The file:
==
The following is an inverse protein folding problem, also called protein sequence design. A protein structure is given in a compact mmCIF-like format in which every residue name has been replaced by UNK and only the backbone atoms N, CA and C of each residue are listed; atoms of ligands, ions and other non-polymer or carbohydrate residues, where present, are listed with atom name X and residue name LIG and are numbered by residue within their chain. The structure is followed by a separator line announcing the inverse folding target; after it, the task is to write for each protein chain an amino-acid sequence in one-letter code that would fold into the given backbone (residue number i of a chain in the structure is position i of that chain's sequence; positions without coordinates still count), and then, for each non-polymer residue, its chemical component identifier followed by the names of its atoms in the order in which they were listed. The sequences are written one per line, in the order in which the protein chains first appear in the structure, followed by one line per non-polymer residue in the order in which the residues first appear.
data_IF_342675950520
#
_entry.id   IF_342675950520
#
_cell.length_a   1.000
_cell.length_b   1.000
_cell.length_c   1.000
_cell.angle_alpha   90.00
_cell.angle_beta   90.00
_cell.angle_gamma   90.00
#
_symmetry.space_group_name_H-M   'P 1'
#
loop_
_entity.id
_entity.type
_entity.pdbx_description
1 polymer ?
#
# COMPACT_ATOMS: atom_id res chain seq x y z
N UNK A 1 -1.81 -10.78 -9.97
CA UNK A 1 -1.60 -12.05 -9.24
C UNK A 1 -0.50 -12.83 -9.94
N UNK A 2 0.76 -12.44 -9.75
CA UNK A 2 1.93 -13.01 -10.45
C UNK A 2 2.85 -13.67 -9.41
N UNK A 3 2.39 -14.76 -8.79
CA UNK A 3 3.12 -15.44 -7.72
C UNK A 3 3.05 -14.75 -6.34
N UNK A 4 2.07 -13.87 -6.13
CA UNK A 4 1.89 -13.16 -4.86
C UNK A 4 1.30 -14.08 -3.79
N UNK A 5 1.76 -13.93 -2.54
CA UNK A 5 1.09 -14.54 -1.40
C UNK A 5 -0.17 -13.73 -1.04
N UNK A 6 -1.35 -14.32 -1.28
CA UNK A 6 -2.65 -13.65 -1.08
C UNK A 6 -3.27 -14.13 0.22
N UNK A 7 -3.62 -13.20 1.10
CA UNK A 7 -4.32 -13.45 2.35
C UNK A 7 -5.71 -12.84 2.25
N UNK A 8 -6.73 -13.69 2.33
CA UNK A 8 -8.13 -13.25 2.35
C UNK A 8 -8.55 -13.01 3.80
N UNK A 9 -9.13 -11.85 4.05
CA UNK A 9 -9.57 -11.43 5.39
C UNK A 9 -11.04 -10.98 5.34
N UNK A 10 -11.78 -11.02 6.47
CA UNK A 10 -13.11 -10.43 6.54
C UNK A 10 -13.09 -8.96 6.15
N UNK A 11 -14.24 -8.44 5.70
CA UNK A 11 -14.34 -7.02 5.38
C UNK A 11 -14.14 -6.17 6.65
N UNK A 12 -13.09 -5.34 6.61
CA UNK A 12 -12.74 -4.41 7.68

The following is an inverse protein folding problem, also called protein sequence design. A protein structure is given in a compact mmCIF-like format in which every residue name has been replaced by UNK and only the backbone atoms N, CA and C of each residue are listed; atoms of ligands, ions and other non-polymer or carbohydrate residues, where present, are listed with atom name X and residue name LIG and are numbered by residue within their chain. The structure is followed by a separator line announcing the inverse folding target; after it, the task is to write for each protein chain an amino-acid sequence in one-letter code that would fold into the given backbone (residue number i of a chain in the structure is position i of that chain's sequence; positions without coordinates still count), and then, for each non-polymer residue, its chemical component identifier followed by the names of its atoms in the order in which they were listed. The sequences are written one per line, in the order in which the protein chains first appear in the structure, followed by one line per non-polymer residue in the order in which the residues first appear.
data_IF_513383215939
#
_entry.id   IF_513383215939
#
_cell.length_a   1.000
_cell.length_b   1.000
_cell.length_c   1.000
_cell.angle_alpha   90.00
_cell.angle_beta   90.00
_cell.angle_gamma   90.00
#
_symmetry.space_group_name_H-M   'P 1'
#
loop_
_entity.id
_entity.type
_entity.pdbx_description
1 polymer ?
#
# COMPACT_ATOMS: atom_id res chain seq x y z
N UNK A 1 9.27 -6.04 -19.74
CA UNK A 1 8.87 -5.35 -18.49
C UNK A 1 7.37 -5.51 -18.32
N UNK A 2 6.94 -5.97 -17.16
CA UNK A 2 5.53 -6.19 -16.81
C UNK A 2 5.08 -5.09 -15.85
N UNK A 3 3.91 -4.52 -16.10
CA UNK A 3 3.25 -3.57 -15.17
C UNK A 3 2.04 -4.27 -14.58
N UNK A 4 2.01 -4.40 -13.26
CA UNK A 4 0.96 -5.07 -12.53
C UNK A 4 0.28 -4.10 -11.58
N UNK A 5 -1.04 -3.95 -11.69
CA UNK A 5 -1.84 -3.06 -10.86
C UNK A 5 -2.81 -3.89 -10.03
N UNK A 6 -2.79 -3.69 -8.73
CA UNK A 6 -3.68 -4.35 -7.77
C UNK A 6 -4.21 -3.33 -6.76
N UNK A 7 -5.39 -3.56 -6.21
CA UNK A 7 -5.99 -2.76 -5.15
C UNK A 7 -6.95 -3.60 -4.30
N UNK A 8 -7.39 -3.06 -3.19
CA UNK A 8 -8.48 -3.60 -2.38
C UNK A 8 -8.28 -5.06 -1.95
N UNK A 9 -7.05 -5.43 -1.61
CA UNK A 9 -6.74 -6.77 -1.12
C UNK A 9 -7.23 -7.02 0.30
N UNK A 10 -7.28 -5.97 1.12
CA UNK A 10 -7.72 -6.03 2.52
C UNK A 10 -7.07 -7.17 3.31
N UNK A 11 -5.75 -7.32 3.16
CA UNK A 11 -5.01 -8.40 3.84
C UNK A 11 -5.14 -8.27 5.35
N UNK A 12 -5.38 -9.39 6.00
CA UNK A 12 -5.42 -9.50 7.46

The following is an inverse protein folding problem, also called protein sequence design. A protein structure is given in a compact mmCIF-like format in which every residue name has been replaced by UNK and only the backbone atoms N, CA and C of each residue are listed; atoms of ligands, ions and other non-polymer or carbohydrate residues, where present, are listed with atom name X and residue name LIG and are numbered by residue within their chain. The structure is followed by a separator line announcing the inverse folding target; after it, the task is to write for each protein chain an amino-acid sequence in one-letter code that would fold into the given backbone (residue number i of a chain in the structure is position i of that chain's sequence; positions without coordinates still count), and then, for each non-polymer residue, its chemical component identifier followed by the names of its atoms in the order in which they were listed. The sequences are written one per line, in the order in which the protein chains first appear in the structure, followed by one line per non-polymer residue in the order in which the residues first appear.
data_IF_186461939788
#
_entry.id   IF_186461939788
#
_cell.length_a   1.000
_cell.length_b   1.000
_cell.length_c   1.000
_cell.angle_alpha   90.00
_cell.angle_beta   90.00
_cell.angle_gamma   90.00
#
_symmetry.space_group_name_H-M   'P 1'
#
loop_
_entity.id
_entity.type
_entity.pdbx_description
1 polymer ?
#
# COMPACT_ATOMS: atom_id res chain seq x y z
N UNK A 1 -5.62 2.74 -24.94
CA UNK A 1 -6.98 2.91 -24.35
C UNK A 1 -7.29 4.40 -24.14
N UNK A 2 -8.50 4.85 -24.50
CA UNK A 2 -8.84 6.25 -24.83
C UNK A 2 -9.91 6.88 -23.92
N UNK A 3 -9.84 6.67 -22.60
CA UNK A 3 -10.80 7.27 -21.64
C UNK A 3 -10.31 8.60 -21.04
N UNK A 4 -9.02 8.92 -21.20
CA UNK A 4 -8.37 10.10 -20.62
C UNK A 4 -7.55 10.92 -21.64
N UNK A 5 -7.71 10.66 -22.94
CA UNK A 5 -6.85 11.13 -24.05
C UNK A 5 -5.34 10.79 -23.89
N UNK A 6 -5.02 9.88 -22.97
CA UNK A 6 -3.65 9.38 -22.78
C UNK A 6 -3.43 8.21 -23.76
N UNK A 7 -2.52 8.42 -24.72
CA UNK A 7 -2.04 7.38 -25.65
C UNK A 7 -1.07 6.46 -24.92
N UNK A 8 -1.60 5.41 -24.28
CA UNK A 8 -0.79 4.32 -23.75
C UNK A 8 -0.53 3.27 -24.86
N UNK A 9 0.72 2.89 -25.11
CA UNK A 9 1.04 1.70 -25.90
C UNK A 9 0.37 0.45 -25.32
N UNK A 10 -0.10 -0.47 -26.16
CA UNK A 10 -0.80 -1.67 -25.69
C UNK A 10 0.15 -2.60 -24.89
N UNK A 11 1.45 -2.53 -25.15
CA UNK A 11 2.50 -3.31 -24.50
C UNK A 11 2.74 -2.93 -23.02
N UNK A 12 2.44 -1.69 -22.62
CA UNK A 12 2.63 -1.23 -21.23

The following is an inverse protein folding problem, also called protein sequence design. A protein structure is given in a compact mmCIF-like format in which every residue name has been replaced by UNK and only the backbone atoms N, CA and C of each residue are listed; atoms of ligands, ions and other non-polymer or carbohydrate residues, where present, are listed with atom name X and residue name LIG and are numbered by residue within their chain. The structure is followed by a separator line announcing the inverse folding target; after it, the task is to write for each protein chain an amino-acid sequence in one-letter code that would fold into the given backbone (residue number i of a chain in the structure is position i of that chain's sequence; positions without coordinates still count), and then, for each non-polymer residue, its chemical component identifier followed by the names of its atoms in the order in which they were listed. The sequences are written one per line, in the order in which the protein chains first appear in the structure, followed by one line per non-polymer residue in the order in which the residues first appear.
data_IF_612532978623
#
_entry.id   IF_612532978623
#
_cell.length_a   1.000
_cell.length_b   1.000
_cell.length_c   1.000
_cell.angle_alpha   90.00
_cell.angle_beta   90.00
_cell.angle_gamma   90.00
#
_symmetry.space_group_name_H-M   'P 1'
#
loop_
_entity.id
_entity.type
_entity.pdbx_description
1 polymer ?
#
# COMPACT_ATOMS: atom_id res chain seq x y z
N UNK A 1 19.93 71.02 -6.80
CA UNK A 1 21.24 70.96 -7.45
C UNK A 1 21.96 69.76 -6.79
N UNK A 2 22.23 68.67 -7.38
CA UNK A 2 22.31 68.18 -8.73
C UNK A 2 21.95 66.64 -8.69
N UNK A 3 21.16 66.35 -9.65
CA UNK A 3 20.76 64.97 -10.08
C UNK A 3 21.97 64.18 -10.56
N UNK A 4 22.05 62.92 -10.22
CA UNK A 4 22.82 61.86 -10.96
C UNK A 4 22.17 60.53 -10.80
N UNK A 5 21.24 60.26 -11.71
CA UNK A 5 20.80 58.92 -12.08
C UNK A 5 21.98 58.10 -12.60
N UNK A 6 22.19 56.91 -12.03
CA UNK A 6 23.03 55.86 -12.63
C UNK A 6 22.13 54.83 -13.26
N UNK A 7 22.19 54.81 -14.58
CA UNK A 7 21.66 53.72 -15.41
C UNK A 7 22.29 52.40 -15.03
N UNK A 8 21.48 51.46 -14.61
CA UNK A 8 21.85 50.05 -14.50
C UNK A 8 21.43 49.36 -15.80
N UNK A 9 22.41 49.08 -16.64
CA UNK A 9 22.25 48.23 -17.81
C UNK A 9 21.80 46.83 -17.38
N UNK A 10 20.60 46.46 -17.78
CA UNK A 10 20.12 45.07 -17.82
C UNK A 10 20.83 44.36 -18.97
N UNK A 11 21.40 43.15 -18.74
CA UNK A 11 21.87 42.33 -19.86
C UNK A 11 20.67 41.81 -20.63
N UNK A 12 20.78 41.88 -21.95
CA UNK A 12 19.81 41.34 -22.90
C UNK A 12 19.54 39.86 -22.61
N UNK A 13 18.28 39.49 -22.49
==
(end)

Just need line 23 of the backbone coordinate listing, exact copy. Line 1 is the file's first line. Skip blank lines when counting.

CA UNK A 1 -1.60 -12.05 -9.24